- Business Competitiveness: Roles are clearly defined and are priced to the market via regular surveys. Calibrating to the market allows adjustment within your compensation strategy to attract and retain talent. The salary banding should be reasonably broad to allow for flexibility for advanced, hard-to-find talent/skill sets in data science, engineering, and AI.
- Career Path: Team members know where they stand with a defined career path—'I know who I am, where I am, and where I can go.' Everything is published and why people hold their roles becomes less of a mystery.
- Organizational Transparency: Clarity of job functions and associated levels creates and builds trust with the professionals on the team and rational thinking and understanding of the function by management. I find the higher the trust amongst the team, the lower the turnover!
- Teamwork and Collaboration: Workflows and handoffs are known with understood roles and responsibilities. Very often, there is confusion between data scientists and data engineering regarding the handoffs and who is building what aspects of the tooling. TA brings that clarity and helps engender collaboration with clearer handoffs and job scopes.
An Example Of A Talent Architecture
A talent architecture is a living, breathing system of job families and functions calibrated in content and compensation with a market study. This architecture defines all subject areas, job functions, and categories within an overarching job family. There can be many job functions within this architecture, each with a role profile having the following essentials:
- Role Title
- Role Description and Key Responsibilities: The essence of what the role does. These activities should be stated if the role leads people, uses platforms, and supports the business.
- Competency Level: The level of knowledge that the holder of the role should possess, for example, from Knowledge ofto Competent to Expert level capabilities. These levels often help by translating to salary bands, and specific skill sets help define a role profile. For example, the number of years of experience in machine learning in data science can be a differentiator between the salary paid for the role and the level.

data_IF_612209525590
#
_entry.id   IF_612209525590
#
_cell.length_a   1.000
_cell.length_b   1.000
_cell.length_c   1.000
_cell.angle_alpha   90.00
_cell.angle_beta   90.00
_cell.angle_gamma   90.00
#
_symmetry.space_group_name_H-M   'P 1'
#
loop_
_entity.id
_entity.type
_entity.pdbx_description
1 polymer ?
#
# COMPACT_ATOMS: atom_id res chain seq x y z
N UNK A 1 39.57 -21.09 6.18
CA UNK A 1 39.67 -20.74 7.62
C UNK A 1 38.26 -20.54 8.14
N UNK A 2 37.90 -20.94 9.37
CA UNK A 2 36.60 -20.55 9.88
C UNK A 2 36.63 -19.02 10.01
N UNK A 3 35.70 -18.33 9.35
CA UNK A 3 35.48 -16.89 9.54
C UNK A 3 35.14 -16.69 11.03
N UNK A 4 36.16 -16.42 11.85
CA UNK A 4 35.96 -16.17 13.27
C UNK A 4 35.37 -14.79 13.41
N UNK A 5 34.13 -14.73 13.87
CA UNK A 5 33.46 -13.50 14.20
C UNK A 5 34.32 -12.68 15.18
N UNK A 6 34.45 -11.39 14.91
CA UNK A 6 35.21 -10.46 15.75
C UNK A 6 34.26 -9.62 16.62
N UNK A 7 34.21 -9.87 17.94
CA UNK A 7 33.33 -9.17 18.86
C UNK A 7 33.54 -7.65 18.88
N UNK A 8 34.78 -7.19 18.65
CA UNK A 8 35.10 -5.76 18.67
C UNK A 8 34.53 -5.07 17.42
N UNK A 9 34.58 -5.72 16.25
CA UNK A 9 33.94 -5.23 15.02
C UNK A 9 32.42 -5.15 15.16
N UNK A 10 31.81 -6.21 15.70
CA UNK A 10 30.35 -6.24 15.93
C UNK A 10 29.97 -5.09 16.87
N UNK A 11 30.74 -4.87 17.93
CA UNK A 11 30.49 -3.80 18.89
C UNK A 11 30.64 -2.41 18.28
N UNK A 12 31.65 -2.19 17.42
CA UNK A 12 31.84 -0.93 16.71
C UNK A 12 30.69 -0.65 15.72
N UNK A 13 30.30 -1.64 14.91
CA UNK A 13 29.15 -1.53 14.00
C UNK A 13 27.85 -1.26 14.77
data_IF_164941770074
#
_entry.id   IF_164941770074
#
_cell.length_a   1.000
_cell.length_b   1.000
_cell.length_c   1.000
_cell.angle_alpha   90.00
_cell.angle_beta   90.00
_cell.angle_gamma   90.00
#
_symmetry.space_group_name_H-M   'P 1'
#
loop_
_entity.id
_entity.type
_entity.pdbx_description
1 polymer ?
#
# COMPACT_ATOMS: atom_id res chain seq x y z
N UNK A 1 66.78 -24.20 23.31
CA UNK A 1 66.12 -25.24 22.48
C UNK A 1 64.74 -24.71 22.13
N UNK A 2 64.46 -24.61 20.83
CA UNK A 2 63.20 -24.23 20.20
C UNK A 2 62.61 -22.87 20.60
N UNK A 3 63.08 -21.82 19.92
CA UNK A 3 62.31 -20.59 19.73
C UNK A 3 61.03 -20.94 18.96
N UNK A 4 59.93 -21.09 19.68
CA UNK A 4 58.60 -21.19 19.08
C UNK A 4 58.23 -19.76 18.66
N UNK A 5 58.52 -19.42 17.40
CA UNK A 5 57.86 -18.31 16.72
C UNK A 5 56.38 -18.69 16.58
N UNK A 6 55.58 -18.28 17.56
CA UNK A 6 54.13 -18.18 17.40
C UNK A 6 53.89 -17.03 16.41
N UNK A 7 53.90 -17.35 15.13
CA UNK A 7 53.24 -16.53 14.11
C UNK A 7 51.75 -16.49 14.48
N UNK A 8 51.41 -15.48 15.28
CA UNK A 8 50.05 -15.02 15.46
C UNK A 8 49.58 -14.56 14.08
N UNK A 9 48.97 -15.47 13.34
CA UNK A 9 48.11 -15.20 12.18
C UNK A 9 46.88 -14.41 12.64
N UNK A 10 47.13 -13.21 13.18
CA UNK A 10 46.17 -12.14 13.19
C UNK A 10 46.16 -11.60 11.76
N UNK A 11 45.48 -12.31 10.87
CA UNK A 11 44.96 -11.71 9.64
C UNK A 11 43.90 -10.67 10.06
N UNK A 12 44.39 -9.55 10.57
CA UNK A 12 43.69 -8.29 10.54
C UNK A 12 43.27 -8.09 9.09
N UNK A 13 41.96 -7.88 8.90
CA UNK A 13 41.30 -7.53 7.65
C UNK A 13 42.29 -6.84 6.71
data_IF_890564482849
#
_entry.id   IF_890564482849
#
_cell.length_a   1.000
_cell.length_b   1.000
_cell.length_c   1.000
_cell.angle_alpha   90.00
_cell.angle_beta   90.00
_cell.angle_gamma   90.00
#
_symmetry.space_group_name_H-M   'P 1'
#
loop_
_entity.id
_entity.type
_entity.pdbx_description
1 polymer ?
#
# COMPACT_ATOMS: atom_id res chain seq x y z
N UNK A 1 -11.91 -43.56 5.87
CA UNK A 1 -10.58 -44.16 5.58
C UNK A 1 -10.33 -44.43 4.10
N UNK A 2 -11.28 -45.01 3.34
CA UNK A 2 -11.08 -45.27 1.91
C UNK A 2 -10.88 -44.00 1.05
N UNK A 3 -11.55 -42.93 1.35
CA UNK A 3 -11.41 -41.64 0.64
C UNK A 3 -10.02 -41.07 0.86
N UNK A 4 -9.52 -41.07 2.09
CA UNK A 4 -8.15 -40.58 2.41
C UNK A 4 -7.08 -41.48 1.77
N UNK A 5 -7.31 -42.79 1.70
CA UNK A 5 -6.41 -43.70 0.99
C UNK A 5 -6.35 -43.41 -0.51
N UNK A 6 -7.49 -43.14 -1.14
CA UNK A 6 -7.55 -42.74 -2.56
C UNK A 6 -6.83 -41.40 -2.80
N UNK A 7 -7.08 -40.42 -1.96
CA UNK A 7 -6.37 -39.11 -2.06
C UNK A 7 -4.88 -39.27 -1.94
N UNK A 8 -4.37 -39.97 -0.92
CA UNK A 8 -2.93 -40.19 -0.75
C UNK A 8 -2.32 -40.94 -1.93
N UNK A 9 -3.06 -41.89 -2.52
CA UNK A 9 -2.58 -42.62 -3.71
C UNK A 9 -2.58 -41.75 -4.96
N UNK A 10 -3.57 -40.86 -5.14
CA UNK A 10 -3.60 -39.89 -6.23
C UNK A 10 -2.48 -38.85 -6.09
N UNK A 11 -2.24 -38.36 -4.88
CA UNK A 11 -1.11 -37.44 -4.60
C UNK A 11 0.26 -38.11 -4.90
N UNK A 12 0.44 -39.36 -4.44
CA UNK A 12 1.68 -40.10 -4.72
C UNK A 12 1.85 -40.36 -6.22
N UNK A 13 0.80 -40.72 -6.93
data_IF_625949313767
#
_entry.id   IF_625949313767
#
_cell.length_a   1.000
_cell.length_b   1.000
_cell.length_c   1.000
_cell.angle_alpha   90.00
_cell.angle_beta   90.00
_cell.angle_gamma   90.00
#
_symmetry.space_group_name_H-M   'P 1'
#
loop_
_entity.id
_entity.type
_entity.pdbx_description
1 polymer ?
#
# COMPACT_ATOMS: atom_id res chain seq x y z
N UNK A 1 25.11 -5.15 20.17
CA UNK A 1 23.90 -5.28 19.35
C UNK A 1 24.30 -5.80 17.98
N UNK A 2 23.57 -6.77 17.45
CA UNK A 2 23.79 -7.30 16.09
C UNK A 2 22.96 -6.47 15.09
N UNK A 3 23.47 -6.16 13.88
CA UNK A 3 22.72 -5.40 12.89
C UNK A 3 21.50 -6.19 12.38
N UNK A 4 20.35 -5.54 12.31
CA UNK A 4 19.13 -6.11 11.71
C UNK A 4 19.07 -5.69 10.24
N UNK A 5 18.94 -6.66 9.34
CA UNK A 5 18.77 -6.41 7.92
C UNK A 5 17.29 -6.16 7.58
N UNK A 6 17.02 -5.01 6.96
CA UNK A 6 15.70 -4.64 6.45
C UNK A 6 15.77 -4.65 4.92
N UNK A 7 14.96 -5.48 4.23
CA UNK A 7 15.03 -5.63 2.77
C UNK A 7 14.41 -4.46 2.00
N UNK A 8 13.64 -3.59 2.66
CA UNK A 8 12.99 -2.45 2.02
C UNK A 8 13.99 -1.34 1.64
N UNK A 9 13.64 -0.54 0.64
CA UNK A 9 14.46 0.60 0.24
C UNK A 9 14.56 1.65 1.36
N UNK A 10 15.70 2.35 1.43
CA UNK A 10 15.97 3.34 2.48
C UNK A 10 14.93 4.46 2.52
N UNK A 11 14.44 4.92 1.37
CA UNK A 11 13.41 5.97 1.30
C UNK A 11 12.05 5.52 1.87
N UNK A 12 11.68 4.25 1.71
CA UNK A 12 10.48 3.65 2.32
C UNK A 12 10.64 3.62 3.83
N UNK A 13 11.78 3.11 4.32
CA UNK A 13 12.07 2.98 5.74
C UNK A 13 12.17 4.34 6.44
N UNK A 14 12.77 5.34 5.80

Illustrative: (There are more jobs than these two)
Executive Data Scientist
Data Science Manager
(Including COE/Practice skills, Organization and Leadership skills, and Technical skills)
Rated by knowledge level. For example:
Rated by knowledge level. For example:
Tips On Designing A Talent Architecture Governance And Management
- In alignment with CDAOs and their Drs, HR owns and governs the talent architecture.
- Hiring managers can customize business focus but not competencies. In other words, hiring managers don't get to change the job family at will. They must leverage the governance model to update the roles based on the desired end state and market calibration.
- The dedicated technology team works with HR to make the role profiles and full TA available to enterprise recruiting and LOB teams.
- People analytics teams should be formulated to understand the key insights that can benefit talent planning from the talent architecture.
- LOB leaders/clients are sponsors of data analytics projects. They can be part of the hiring process and give input into the business scope of the role.
- Third-party consultants and best-practice firms should be leveraged to guide any necessary calibrations to the talent architecture. Get in touch with me if anyone wants recommendations for these providers based on my experience.
I hope this paints a picture of some of the critical elements of talent architecture and how CDAOs help with its design. This post should also paint a picture of some of the future of work (FOW) leadership dimensions CDAOs are involved in. As always, the devil is in the details, but I believe I've left much here for you to ponder. Please send your thoughts, comments, and suggestions.
Stay tuned for future posts on What it means to be a CDAO, the critical elements of the job, and the success factors.